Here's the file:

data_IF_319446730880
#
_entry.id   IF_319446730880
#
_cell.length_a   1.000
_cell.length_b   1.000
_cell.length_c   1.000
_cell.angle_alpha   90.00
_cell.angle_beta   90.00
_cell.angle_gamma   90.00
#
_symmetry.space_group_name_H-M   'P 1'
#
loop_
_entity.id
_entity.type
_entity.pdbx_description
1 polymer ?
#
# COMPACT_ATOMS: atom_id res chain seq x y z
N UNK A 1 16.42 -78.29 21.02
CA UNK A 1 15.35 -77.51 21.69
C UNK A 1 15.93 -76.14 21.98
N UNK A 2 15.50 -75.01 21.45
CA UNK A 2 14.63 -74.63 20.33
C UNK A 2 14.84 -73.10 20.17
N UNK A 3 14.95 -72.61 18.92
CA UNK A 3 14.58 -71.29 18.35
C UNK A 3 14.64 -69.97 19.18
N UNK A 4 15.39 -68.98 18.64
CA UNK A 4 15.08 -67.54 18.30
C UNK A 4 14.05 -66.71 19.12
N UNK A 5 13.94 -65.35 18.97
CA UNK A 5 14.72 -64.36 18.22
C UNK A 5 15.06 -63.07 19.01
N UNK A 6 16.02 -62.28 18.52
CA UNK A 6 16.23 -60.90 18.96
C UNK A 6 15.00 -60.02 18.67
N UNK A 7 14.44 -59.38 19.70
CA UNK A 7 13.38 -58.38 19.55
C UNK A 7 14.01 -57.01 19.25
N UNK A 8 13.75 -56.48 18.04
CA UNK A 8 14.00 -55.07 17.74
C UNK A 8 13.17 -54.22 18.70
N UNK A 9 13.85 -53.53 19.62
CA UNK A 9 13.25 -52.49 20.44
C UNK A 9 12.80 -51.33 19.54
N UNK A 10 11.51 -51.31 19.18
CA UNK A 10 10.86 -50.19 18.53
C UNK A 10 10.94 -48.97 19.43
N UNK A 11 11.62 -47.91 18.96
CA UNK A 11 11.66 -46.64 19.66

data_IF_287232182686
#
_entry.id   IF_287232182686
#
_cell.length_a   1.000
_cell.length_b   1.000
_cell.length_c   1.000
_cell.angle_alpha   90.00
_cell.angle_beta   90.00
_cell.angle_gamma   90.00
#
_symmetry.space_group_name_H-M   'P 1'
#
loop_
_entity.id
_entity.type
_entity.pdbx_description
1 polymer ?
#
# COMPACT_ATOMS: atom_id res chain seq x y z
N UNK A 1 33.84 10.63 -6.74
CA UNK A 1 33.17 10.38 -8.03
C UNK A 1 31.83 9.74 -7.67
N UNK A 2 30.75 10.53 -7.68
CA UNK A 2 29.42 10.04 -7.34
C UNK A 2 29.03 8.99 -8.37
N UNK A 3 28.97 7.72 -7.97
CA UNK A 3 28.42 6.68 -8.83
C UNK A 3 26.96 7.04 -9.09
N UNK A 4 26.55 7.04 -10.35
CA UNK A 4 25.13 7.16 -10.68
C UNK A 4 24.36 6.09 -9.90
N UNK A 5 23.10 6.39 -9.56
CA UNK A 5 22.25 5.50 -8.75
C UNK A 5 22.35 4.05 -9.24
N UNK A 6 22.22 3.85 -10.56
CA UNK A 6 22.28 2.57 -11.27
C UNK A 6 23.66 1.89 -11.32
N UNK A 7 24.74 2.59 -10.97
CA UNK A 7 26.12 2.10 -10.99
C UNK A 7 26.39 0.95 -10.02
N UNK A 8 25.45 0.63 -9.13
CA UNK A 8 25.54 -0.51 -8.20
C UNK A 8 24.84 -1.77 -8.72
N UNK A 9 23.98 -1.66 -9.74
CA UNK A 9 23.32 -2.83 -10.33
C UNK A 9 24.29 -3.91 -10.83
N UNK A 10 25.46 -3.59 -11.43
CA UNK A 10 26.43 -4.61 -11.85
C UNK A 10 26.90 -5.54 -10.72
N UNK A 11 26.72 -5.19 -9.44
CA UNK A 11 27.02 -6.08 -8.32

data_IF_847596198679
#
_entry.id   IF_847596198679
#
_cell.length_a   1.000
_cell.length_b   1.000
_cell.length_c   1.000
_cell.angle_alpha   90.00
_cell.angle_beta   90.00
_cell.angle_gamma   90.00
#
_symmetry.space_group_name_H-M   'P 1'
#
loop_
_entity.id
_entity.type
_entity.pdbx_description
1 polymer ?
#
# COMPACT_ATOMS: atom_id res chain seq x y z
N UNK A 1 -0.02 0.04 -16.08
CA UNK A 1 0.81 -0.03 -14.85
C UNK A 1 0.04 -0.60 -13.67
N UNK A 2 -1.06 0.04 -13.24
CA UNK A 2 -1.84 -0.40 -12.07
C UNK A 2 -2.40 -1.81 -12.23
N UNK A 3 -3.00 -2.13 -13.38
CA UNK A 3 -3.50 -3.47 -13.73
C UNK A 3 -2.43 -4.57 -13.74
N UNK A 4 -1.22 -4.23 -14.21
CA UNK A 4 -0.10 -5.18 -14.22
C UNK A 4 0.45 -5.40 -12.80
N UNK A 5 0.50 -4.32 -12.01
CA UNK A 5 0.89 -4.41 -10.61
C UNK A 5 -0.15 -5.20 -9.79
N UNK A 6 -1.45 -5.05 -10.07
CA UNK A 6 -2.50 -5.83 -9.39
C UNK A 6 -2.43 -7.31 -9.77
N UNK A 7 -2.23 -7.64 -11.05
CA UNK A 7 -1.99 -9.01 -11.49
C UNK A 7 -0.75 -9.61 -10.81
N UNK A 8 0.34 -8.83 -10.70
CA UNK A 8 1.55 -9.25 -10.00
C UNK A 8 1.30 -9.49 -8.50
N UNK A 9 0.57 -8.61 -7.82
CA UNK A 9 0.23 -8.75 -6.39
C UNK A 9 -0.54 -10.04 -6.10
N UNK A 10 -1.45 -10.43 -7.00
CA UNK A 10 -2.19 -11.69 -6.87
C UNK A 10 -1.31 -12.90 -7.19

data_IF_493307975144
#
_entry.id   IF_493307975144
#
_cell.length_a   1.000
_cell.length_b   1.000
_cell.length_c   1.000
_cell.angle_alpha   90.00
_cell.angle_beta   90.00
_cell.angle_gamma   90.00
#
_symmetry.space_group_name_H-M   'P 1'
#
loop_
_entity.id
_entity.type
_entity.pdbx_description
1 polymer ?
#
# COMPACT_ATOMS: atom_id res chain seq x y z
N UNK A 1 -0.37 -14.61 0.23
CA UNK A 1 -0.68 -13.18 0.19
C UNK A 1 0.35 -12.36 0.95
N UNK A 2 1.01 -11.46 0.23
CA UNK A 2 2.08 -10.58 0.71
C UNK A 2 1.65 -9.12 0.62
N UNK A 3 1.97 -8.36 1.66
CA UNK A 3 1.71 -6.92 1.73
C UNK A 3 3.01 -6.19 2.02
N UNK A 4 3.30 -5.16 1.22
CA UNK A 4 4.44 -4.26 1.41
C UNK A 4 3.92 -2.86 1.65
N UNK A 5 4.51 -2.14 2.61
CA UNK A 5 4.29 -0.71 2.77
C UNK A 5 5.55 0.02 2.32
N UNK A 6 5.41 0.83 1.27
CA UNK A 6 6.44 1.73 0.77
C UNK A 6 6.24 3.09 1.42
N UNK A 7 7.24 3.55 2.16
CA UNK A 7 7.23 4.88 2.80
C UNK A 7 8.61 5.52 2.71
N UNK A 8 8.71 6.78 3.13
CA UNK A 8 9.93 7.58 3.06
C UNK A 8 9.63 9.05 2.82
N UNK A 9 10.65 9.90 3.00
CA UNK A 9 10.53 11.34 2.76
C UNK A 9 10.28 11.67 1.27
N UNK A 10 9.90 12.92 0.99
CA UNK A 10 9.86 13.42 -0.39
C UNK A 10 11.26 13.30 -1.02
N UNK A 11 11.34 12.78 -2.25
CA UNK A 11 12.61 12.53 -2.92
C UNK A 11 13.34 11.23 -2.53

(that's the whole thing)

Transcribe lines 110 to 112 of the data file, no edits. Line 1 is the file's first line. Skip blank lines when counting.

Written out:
_cell.length_b   1.000
_cell.length_c   1.000
_cell.angle_alpha   90.00